Tiffany & Co. set the bar high when it revealed the first look at its year-long campaign with Beyoncé and Jay-Z on Monday. It not only makes the power couple’s first joint campaign but also a rare public appearance of a 1982 Jean-Paul Basquiat painting titled Equals Pi that happens to be in the jewelry company’s signature blue. According to Tiffany, the ad is “the result of a close collaboration and a shared vision” exploring “connection and vulnerability.” It’s soon set to take over all of the digital billboards in Times Square, and meant to usher in the jeweler’s “new brand identity.” (LVMH, the mega-conglomerate that owns Dior and Louis Vuitton, acquired the company for $16.2 billion in 2019.)
While this is certainly its highest-profile moment, Equals Pi isn’t entirely unseen: A photo of it ran in the pages of this very magazine, in a look at the art collection of the Sabbadinis, another big name in jewelry. Tiffany has since acquired it, with plans to display the work at its Fifth Avenue flagship, and it’s clearly a coup to LVMH’s Alexandre Arnault. He even went as far as to suggest to credit the brand with Basquiat’s artistic inspiration. “We don’t have any literature that says he made the painting for Tiffany,” he told WWD. “[But] we know he loved New York, and that he loved luxury and he loved jewelry. My guess is that the [palette] is not by chance. The color is so specific that it has to be some kind of homage.”
Stefania Sabbadini (left) and her daughter, Micól Sabbadini, in the living room of their Milan apartment with their West Highland terrier, Twiggy, and Jean-Michel Basquiat’s Equals Pi, 1982. Stefania wears a Marc Jacobs gown and shoes, jewelry from her namesake line. Micól wears Balmain clothing, Sabbadini jewelry, Tom Ford shoes.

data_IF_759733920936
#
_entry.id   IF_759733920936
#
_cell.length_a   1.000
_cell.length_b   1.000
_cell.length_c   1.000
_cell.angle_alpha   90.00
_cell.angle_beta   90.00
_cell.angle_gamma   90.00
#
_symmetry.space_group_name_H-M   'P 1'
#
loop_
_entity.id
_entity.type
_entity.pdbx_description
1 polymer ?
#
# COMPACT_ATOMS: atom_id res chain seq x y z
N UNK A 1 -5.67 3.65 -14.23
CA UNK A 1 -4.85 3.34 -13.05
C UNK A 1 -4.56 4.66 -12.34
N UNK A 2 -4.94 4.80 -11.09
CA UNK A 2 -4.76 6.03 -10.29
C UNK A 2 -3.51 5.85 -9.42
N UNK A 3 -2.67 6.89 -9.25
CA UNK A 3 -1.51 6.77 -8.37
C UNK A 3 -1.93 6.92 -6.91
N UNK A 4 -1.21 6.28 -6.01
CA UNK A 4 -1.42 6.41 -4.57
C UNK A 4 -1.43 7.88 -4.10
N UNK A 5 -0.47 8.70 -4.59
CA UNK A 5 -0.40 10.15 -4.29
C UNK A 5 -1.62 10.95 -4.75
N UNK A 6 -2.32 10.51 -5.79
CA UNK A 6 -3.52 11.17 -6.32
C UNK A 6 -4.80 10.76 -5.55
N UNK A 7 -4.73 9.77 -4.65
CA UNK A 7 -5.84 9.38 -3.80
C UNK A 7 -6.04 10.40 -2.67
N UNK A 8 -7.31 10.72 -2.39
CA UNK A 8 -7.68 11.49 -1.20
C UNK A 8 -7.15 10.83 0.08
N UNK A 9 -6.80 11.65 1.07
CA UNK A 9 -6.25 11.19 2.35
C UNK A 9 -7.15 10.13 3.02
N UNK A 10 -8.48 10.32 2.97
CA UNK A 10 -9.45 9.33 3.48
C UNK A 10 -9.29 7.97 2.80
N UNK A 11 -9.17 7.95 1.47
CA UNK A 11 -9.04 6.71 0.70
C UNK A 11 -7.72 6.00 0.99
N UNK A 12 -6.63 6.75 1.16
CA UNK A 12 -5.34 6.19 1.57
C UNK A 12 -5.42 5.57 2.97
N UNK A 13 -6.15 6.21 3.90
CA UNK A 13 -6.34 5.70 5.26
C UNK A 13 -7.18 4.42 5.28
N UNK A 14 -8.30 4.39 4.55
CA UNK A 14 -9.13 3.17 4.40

Photograph by Walter Pfeiffer; Styled by Gianluca Longo.
Of course, the campaign also features jewelry. Beyoncé is now one of only four women—and the first Black woman—to ever wear the Tiffany Diamond, a yellow stone with what is apparently an “unprecedented” 82 carats. After Tiffany purchased it for a then gargantuan $18,000 in 1877, its gemologist studied the diamond for a full year before cutting it, reducing the carats from 287 to 182.54 to highlight its color. The socialite Mary Sheldon was the first to get the honor of wearing it in 1957; its other rare appearances have been on Audrey Hepburn in promo for Breakfast at Tiffany’s and Lady Gaga at the 2019 Academy Awards. Jay-Z scored on accessories, too: He wears a cufflink version of the Bird on a Rock brooch designed by Jean Schlumberger, one of the reigning jewelry designers of the 20th century. (Clients included Hepburn, Elizabeth Taylor, and Jackie Kennedy.)
Clearly, the newfound partnership has gotten the couple’s creative juices flowing: Stay tuned for a video of Beyoncé singing “Moon River,” filmed by Jay-Z on a Super 8, and more shorts by the directors Dikayl Rimmasch and Derek Milton. Maybe those components will clarify what Beyoncé and Jay-Z mean in their statement made in the press release: “Love is the diamond that the jewelry and the art decorate.”
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